NBC10 - Daralene Jones
NBC10's Daralene Jones reports from Philadelphia Police headquarters. The police is looking for the boyfriend of a murder victim.
The estranged boyfriend of the woman who was found dead with her son underneath a burning mattress over the weekend is now in custody, according to police.
Carlos Rivera was found at a home on Russell Street Monday night and taken into custody for questioning.
Rivera's girlfriend, 35-year-old Atlanta Deveny, and her 12-year-old son Elijah Rosado were found dead by firefighters after they put out a house fire in the city’s Wissinoming neighborhood.
As they searched the first floor apartment in the 4600 block of Howell Street shortly before 9 a.m. on Saturday, they found the bodies of Deveny and Rosado beneath a burning mattress in a living room closet.
Homicide detectives suspect Deveny was beaten and choked to death and that her son was stabbed in the throat and chest as he tried to help. Both of their bodies were then burned.
Family and friends say Deveny and her son moved to the apartment last week in order to get away from Rivera, who allegedly abused her. They say Deveny was too afraid to get a protective order against him.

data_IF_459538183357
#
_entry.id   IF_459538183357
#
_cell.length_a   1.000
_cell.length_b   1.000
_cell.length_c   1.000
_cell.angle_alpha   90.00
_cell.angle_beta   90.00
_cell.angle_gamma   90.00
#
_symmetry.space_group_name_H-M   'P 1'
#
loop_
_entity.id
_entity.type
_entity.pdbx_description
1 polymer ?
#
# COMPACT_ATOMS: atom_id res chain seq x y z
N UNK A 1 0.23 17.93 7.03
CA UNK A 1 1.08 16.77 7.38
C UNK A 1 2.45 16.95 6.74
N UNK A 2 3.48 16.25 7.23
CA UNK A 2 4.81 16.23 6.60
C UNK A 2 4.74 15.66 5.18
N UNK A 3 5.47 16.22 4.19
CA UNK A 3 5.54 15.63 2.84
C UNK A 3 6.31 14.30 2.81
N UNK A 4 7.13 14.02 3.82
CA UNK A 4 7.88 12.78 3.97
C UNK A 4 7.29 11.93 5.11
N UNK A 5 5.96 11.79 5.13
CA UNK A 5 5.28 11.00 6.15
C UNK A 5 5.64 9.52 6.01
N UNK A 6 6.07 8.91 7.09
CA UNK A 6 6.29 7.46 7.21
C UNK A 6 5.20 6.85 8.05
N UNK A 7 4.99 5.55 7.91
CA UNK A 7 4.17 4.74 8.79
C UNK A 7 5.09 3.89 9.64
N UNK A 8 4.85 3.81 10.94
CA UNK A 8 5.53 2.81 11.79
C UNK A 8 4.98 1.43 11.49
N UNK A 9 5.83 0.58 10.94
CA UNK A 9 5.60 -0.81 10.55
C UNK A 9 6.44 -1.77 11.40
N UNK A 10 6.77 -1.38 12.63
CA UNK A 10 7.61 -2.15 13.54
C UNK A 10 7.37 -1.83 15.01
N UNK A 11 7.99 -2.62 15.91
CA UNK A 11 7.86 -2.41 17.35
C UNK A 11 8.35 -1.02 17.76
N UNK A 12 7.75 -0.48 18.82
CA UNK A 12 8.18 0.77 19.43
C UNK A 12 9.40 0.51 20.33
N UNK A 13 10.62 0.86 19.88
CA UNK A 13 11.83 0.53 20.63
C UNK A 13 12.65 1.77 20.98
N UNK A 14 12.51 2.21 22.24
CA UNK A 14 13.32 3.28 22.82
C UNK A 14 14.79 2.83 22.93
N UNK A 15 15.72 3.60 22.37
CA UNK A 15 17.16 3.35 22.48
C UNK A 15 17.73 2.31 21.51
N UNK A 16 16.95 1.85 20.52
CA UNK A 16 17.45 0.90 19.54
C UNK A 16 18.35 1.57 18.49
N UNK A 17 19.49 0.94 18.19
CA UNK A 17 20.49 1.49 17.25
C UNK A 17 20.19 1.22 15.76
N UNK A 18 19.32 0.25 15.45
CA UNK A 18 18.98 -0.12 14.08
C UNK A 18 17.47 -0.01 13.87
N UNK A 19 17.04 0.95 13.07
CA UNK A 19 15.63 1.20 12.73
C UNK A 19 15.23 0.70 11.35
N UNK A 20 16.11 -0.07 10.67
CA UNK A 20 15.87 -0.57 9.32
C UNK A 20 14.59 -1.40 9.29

Police say Rivera is a “person of interest” in the deaths of Deveny and her son. Mary Pommer, a neighbor of the two victims, tells NBC10 Rivera came over to her apartment when the fire first broke out.
(Pictured on right: Carlos Rivera)
"He said he'd handle it and it was under control," Pommer said. "We told him he needed an extinguisher. He told us not to call the cops."
Rivera was wanted for robbery earlier this year and has a lengthy criminal history, according to investigators. He is currently in custody though he has not yet been officially charged.
Leaders with Women Against Abuse say many victims of domestic abuse are afraid to get a protective order.
“We have the most domestic violence cases in the state,” said Molly Callahan, a member of the organization.
While 140,000 people in Philadelphia call police for domestic related issues, only about 11,000 eventually go through with the protective order. Advocates encourage victims to use it as a tool even if they don’t believe it will help.